In their early engagement with policy teams, Policy Lab often run what they call a ‘Lab Light’: this is a workshop where they get to know the partner team and understand the policy challenge. Throughout this workshop the Policy Lab team collects initial ideas from the partner team - aware that teams always walk into engagements with some idea of what they think they should do about a problem. Those ideas can be quickly mocked up, turned into visual provocations (or ‘provo-types’) and used to spark conversations on what might work. This serves to either prove to the partner that a different approach is needed, to quickly discount unworkable ideas or to focus the investigation in the first place.

LabGobAr, uses prototypes in both the delivery and research process. In the first case, the objective is to test public interventions quickly as well as analysing and documenting their performance to communicate the results to the partner. In the second case, prototypes are a way for the team to learn directly from users and design real policy - not from a comfortable desk, but from where policy is delivered.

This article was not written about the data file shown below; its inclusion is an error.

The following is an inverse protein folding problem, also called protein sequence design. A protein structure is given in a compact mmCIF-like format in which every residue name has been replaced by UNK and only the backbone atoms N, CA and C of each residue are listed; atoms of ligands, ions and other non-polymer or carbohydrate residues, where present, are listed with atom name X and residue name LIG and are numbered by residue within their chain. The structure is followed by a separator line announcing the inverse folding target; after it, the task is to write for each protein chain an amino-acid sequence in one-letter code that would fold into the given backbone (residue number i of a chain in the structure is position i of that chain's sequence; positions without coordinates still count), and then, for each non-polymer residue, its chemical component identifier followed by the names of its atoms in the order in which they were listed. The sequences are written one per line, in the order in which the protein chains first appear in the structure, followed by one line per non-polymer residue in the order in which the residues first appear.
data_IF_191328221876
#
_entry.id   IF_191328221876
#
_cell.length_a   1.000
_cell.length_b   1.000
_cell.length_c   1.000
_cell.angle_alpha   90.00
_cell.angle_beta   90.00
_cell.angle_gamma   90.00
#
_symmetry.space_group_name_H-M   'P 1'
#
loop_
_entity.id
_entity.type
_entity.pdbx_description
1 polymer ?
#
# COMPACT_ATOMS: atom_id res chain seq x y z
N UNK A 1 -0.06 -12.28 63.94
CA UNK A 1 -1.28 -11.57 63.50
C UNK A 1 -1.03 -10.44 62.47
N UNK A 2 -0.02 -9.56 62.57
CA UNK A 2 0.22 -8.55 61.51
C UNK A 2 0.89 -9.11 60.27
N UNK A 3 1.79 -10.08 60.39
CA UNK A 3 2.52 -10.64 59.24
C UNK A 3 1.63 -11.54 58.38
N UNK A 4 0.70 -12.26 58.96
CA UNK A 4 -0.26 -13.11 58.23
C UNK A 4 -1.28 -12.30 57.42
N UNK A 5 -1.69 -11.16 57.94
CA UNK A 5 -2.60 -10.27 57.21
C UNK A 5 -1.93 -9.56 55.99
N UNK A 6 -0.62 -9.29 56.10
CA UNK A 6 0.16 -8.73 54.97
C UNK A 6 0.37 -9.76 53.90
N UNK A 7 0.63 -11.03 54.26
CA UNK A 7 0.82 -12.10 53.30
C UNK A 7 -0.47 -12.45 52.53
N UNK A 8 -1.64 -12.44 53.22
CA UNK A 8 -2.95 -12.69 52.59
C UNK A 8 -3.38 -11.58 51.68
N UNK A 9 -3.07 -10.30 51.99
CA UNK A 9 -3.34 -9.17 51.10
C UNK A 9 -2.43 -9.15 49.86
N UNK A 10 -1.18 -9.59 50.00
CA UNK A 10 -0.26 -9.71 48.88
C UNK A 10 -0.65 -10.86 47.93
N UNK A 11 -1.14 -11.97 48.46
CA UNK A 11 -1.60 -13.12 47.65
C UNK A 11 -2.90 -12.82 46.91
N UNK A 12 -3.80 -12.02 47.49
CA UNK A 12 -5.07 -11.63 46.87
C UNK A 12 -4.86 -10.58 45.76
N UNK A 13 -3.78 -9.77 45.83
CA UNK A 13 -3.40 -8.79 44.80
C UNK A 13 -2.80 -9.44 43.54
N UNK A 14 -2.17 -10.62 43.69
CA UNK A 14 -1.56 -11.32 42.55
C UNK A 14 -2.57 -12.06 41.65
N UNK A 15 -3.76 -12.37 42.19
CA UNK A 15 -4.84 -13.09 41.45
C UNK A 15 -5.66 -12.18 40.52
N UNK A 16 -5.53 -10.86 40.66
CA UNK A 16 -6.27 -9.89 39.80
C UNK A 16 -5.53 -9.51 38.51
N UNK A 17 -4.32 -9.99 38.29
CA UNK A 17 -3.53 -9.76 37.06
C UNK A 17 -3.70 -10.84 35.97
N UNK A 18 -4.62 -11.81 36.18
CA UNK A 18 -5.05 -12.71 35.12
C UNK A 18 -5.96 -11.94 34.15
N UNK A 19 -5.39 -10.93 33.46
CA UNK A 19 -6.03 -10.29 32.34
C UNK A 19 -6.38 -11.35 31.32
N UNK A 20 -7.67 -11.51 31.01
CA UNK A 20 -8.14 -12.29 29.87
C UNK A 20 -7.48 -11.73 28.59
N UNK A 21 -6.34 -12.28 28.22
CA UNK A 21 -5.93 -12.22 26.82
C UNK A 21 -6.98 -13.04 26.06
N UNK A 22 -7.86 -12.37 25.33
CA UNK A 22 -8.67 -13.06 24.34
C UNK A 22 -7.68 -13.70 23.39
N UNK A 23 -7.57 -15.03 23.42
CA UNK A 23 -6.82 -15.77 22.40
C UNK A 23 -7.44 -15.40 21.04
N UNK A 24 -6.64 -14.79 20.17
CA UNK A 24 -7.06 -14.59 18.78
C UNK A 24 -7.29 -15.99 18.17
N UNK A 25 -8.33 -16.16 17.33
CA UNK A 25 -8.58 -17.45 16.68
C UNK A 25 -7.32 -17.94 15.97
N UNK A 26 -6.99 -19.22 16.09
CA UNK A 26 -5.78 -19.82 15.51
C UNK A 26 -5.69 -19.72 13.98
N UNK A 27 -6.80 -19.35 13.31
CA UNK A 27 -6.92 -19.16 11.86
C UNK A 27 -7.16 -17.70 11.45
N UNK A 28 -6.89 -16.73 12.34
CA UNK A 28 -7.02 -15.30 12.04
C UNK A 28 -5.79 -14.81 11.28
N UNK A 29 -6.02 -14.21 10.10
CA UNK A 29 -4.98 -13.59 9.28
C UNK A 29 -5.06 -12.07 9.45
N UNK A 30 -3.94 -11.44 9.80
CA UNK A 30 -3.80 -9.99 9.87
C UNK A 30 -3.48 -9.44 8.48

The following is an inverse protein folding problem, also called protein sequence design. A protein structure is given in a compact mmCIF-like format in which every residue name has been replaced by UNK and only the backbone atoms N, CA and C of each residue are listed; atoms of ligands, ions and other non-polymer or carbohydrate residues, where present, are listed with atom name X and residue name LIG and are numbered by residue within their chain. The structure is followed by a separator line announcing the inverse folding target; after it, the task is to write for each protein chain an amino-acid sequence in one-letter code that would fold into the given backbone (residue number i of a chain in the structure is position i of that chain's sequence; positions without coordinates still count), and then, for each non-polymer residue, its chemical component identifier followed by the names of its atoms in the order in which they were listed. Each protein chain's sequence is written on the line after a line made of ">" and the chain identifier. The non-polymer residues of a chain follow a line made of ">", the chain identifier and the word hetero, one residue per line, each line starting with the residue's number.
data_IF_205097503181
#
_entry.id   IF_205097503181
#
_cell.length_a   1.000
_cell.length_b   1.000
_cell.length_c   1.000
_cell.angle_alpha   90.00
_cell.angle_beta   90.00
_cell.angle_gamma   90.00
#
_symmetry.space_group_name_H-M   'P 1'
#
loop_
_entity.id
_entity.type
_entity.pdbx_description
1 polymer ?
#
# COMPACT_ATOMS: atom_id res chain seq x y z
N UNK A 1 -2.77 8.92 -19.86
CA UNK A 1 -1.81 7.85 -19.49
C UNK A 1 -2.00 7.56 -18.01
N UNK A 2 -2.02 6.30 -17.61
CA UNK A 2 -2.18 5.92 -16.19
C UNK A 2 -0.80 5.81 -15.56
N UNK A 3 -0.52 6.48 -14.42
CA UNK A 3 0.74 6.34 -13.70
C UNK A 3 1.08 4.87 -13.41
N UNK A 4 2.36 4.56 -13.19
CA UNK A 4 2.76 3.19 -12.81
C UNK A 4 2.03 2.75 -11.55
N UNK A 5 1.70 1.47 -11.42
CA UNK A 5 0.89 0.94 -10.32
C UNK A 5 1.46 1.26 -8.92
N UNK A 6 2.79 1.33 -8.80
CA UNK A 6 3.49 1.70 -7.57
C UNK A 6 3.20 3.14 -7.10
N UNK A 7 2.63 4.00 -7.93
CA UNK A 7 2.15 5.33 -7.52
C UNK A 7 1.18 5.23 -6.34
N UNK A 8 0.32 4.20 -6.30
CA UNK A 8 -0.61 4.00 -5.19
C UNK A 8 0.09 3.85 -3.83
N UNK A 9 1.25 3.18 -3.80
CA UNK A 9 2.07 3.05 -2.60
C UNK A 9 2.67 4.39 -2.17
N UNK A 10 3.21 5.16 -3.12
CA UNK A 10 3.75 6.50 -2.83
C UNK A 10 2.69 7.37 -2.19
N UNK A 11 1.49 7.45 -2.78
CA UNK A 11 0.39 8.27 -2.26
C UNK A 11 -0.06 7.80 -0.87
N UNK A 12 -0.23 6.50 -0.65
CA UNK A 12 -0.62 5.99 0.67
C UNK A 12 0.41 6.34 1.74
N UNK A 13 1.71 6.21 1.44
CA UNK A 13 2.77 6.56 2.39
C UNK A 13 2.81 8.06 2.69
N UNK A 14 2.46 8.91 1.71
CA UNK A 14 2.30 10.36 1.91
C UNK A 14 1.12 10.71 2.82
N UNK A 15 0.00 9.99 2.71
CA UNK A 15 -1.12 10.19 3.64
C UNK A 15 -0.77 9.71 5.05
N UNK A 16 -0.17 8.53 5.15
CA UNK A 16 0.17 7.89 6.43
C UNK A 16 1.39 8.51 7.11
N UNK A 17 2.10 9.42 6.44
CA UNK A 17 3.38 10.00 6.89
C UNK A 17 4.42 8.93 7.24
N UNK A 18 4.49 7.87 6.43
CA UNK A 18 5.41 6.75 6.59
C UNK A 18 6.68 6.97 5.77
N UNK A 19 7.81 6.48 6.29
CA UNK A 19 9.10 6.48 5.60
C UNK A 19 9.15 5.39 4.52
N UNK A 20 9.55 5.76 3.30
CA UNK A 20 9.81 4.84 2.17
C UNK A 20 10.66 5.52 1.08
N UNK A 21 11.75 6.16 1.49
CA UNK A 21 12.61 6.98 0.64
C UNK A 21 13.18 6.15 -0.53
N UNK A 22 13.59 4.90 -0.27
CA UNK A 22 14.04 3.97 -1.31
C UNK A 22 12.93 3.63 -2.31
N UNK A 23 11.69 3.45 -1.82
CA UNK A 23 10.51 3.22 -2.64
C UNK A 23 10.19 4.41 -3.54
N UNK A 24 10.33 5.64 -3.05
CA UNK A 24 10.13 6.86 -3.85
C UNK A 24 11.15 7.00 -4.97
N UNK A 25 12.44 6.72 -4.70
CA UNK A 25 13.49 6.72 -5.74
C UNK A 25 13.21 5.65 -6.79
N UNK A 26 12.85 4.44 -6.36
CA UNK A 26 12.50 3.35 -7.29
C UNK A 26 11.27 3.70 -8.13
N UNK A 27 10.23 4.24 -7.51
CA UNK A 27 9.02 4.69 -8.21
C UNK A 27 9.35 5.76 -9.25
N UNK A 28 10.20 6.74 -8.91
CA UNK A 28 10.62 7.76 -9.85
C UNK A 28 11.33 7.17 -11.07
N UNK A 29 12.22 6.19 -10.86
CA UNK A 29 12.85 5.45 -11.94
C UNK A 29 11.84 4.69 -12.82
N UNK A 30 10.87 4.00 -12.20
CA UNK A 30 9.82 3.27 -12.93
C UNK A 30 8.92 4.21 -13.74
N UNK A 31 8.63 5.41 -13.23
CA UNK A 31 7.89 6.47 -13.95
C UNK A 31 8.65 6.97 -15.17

3. Evaluation: registering outputs or measuring outcomes?

Delivering value through evidence based policy is ever a trending topic in public sector discussions.

Both teams shared similar frustrations regarding the lack of effective evaluation tools for some types of policy innovation. Every time there is a discussion about this topic, hundreds of questions from labs around the world arise. After all, we both work in the early stages of policy development and idea generation. We can often say more about the ideas we have proved do not work (through really early and cheap methods), than about ideas that were a success. Where ideas have been successful, it’s hard to say whether it was a result of our intervention or other factors (especially high-performing delivery teams, who might be predisposed to using innovative methods).